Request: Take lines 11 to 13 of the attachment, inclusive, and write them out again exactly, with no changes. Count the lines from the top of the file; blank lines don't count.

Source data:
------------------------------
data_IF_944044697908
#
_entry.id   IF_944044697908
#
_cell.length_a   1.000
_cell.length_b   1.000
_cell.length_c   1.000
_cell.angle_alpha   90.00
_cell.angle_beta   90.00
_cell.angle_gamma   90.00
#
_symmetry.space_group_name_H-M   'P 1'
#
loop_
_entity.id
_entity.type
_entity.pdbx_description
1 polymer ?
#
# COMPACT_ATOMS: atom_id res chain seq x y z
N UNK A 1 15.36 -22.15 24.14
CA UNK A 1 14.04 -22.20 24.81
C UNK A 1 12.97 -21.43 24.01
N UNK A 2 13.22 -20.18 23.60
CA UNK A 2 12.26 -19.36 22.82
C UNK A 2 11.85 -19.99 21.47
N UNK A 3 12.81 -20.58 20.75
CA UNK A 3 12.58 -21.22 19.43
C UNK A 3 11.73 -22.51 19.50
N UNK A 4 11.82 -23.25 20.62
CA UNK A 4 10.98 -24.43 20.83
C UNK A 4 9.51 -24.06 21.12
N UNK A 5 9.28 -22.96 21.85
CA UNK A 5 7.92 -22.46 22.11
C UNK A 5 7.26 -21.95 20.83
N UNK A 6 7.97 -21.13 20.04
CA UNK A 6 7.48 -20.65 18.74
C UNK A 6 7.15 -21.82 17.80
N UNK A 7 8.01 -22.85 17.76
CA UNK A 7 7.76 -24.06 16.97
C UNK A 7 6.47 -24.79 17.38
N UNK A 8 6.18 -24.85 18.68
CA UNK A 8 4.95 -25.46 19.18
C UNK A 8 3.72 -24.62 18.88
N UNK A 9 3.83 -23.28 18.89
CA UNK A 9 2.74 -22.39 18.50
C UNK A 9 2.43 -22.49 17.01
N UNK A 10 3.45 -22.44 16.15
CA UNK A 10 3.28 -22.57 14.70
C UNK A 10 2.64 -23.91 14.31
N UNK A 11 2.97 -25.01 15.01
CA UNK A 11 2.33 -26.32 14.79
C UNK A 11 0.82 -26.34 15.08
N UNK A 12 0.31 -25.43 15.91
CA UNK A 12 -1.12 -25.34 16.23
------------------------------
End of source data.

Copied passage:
#
_symmetry.space_group_name_H-M   'P 1'
#